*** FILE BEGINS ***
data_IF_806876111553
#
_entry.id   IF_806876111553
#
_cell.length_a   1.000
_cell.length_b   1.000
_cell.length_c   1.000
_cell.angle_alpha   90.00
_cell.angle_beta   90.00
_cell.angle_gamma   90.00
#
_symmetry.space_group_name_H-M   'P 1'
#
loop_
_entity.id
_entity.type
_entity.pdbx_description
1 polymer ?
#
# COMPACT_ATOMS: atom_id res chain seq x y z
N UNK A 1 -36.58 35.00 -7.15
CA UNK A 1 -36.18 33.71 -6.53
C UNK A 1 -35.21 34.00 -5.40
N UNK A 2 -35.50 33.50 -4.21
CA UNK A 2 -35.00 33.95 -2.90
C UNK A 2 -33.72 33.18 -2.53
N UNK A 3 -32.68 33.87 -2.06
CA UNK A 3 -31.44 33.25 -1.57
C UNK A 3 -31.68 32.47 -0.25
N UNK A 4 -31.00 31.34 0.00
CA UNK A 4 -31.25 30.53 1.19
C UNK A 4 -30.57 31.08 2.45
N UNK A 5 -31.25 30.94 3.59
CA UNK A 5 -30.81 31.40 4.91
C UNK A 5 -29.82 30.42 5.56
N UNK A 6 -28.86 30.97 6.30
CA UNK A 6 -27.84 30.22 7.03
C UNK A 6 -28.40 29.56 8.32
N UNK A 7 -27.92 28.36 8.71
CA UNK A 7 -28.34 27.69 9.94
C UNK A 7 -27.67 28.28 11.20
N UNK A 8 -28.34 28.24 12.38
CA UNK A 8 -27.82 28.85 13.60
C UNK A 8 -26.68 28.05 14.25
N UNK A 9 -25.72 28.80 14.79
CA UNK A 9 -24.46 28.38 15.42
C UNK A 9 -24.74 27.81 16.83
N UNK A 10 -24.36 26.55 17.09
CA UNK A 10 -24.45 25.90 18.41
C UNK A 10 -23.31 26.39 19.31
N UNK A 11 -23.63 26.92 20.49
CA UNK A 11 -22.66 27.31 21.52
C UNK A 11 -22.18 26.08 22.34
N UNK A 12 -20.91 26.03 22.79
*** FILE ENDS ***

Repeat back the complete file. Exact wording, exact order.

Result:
data_IF_806876111553
#
_entry.id   IF_806876111553
#
_cell.length_a   1.000
_cell.length_b   1.000
_cell.length_c   1.000
_cell.angle_alpha   90.00
_cell.angle_beta   90.00
_cell.angle_gamma   90.00
#
_symmetry.space_group_name_H-M   'P 1'
#
loop_
_entity.id
_entity.type
_entity.pdbx_description
1 polymer ?
#
# COMPACT_ATOMS: atom_id res chain seq x y z
N UNK A 1 -36.58 35.00 -7.15
CA UNK A 1 -36.18 33.71 -6.53
C UNK A 1 -35.21 34.00 -5.40
N UNK A 2 -35.50 33.50 -4.21
CA UNK A 2 -35.00 33.95 -2.90
C UNK A 2 -33.72 33.18 -2.53
N UNK A 3 -32.68 33.87 -2.06
CA UNK A 3 -31.44 33.25 -1.57
C UNK A 3 -31.68 32.47 -0.25
N UNK A 4 -31.00 31.34 0.00
CA UNK A 4 -31.25 30.53 1.19
C UNK A 4 -30.57 31.08 2.45
N UNK A 5 -31.25 30.94 3.59
CA UNK A 5 -30.81 31.40 4.91
C UNK A 5 -29.82 30.42 5.56
N UNK A 6 -28.86 30.97 6.30
CA UNK A 6 -27.84 30.22 7.03
C UNK A 6 -28.40 29.56 8.32
N UNK A 7 -27.92 28.36 8.71
CA UNK A 7 -28.34 27.69 9.94
C UNK A 7 -27.67 28.28 11.20
N UNK A 8 -28.34 28.24 12.38
CA UNK A 8 -27.82 28.85 13.60
C UNK A 8 -26.68 28.05 14.25
N UNK A 9 -25.72 28.80 14.79
CA UNK A 9 -24.46 28.38 15.42
C UNK A 9 -24.74 27.81 16.83
N UNK A 10 -24.36 26.55 17.09
CA UNK A 10 -24.45 25.90 18.41
C UNK A 10 -23.31 26.39 19.31
N UNK A 11 -23.63 26.92 20.49
CA UNK A 11 -22.66 27.31 21.52
C UNK A 11 -22.18 26.08 22.34
N UNK A 12 -20.91 26.03 22.79